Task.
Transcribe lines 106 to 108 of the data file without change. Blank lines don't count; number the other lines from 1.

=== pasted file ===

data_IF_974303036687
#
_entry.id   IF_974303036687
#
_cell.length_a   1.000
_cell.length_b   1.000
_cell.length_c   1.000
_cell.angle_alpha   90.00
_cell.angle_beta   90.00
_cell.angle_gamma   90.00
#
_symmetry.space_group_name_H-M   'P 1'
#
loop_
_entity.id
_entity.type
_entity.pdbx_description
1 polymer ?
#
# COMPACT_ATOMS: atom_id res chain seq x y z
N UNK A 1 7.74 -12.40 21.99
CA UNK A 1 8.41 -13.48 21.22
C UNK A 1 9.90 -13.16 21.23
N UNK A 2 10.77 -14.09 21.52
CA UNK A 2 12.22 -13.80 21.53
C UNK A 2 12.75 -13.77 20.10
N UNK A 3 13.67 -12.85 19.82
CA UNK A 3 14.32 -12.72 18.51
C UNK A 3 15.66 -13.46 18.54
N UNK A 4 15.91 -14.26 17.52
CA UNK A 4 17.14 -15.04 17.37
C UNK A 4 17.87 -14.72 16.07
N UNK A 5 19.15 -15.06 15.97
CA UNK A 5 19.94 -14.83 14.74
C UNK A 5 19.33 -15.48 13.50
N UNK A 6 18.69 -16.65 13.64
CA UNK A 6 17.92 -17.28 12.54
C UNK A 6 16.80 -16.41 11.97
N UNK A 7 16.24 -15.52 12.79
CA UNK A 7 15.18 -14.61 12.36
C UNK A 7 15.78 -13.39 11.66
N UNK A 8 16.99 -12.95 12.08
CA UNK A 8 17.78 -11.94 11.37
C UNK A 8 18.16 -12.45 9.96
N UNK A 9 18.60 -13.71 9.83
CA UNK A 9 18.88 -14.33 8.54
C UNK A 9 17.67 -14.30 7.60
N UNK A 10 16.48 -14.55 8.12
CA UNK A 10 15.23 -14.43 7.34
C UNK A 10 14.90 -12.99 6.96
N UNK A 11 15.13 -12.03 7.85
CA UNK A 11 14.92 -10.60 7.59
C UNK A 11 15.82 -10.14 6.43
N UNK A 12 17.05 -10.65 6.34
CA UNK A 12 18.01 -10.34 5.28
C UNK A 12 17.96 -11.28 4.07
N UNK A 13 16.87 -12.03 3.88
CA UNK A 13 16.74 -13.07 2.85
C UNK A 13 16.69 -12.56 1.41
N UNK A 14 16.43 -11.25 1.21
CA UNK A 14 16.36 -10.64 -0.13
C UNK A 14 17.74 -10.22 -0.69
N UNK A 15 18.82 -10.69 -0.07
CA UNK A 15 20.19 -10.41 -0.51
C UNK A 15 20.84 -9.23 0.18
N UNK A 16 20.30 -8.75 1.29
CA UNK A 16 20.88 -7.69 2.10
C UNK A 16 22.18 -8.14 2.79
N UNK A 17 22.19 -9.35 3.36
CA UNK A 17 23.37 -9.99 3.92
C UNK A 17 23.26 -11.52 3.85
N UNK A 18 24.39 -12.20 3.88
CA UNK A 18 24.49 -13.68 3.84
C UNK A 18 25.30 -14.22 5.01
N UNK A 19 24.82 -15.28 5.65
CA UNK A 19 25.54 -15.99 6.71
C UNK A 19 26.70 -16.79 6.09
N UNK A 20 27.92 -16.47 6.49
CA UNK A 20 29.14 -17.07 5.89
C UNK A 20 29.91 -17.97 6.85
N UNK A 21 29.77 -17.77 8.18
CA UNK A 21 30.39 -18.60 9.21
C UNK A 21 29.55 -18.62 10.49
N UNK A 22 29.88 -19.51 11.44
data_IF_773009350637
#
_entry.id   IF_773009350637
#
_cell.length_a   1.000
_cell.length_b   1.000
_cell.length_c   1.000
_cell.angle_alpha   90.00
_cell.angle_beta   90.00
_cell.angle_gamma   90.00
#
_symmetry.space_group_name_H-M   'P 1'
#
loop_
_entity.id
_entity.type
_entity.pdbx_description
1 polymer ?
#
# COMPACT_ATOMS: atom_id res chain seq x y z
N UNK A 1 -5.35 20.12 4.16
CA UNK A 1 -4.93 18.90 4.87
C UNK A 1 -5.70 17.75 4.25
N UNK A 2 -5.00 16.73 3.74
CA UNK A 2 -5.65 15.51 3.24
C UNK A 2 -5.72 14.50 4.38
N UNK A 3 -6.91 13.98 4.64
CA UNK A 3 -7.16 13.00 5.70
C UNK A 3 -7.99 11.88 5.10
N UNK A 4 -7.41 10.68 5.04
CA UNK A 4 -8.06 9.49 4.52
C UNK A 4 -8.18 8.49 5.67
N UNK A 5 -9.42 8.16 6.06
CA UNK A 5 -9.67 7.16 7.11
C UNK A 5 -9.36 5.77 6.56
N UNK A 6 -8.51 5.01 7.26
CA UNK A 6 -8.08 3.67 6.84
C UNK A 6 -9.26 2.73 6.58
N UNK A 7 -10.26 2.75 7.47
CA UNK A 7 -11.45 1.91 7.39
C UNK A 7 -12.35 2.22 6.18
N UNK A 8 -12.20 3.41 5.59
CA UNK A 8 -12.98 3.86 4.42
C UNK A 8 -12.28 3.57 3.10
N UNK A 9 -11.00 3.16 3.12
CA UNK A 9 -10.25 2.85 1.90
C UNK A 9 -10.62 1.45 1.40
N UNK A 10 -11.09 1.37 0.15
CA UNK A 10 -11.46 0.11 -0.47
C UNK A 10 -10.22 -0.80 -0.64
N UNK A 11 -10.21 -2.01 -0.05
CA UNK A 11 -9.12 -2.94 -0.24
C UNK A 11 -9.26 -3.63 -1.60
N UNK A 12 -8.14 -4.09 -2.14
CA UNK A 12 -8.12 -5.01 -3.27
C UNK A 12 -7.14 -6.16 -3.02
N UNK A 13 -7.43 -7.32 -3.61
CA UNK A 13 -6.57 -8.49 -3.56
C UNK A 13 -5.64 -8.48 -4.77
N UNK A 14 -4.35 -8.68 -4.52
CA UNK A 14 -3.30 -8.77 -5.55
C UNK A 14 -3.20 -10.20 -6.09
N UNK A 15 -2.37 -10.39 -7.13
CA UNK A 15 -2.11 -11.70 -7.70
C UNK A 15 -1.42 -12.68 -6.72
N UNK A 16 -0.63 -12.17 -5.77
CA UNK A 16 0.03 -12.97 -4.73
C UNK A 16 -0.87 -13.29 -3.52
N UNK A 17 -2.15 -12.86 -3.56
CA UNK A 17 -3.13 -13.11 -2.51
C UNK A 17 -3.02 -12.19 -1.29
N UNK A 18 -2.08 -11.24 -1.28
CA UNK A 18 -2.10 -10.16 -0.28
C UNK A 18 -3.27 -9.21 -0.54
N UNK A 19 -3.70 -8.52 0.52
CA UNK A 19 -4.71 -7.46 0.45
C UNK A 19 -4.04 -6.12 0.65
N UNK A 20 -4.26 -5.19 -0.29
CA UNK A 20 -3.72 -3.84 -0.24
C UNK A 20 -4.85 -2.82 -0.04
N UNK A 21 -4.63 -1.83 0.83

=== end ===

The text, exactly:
CA UNK A 1 -4.93 18.90 4.87
C UNK A 1 -5.70 17.75 4.25
N UNK A 2 -5.00 16.73 3.74